To hear of pleasure's name."If the loves of Juan and Haidée are not pure and innocent, and dictated with sufficient delicacy and propriety, the tender passion may as well be struck at once out of the list of the poet's themes. We must shut our eyes and harden our hearts against the master-passion of our existence; and, becoming mere creatures of hypocrisy and form, charge even Milton him. self with folly. - CAMPBELL.] (3) [MS. — “ They must, and will, and none can fly the danger, For soon or late Love,” &c.]


But let me change this theme, which grows too sad,

And lay this sheet of sorrows on the shelf; I don't much like describing people mad,

For fear of seeming rather touch'd myself-
Besides, I've no more on this head to add ;

And as my Muse is a capricious elf,
We'll put about, and try another tack
With Juan, left half-kill'd some stanzas back.


Wounded and fetter'd, “ cabin’d, cribb’d, confined,” (')

Some days and nights elapsed before that he Could altogether call the past to mind;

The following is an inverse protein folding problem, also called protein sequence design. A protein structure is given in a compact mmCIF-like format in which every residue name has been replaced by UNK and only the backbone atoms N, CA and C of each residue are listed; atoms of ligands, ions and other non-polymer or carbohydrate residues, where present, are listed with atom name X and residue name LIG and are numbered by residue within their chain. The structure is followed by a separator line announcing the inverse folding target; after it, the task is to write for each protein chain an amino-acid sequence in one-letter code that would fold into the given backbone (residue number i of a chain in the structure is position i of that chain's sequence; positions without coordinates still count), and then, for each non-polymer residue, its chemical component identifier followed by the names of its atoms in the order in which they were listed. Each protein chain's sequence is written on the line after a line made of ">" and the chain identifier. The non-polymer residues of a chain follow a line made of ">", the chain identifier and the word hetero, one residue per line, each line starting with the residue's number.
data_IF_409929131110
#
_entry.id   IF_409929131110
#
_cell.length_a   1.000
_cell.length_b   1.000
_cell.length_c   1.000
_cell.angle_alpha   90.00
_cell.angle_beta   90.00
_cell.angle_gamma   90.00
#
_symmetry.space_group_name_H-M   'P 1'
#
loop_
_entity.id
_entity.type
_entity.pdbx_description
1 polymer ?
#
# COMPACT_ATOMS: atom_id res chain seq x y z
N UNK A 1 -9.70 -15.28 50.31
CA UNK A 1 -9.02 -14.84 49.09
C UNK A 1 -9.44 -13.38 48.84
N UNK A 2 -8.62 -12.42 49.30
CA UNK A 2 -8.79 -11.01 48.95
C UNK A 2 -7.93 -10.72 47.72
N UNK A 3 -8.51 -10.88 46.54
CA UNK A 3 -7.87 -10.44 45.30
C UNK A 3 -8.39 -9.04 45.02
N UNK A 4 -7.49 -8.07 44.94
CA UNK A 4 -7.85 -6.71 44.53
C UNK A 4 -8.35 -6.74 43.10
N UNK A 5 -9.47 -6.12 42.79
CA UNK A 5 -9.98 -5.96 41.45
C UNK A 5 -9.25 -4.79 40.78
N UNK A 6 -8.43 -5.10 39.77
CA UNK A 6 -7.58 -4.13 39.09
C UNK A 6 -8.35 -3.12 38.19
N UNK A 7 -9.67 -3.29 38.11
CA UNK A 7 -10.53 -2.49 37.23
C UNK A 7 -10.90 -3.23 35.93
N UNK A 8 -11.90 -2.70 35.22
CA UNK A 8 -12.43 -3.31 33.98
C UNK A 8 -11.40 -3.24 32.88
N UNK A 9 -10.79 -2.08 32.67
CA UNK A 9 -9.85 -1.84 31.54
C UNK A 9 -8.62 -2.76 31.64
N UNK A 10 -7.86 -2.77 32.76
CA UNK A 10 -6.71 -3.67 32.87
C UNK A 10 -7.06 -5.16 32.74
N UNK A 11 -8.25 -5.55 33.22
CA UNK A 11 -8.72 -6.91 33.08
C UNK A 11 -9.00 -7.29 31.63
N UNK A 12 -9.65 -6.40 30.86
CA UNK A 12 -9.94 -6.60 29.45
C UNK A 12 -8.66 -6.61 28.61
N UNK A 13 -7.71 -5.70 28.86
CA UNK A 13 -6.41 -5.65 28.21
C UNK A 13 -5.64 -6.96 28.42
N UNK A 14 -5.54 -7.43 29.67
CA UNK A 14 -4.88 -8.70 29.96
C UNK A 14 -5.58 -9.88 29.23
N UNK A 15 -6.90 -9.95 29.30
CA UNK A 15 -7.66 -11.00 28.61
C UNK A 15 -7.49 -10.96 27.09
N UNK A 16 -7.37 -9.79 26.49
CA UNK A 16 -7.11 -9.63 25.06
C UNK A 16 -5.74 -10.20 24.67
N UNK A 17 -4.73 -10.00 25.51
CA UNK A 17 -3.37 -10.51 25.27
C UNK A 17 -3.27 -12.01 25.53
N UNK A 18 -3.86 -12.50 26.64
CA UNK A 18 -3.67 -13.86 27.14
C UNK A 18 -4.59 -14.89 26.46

And when he did, he found himself at sea, Sailing six knots an hour before the wind;

The shores of Ilion lay beneath their leeAnother time he might have liked to see 'em, But now was not much pleased with Cape Sigæum.(2)

(1) [“ But now I'm cabin'd, cribb'd, confined, bound in

To saucy doubts and fcars.” — SHAKSPEARE.] (2) [We had a full view of Mount Ida,

• Where Juno once caress'd her amorous Jove,

And the world's master lay subdued by love.' We anchored at Cape Janissary, the famous promontory of Sigæum. My curiosity supplied me with strength to climb to the top of it, to see the place where Achilles was buried, and where Alexander ran naked round his tomb, in honour of him – which 'no doubt was a great comfort to his ghost. Farther downward we saw the promontory famed for the sepulchre of Ajax. While I reviewed these celebrated fields and rivers, I admired the exact geography of Homer, whom I had in my hand. Almost every epithet he gives to a mountain or plain is still just for it; and I spent several hours here in as agreeable cogitations as ever Don Quixote had on Mount Montesinos. - Lady M. W. MONTAGU.]


There, on the green and village-cotted hill, is

(Flank'd by the Hellespont, and by the sea) Entomb’d the bravest of the brave, Achilles ;

They say so-(Bryant says the contrary): And further downward, tall and towering still, is (1)

The tumulus - of whom? Heaven knows;'t may be Patroclus, Ajax, or Protesilaus ;() All heroes, who if living still would slay us.

High barrows, without marble, or a name,

A vast, untill'd, and mountain-skirted plain,
And Ida in the distance, still the same,

And old Scamander, (if 'tis he) remain;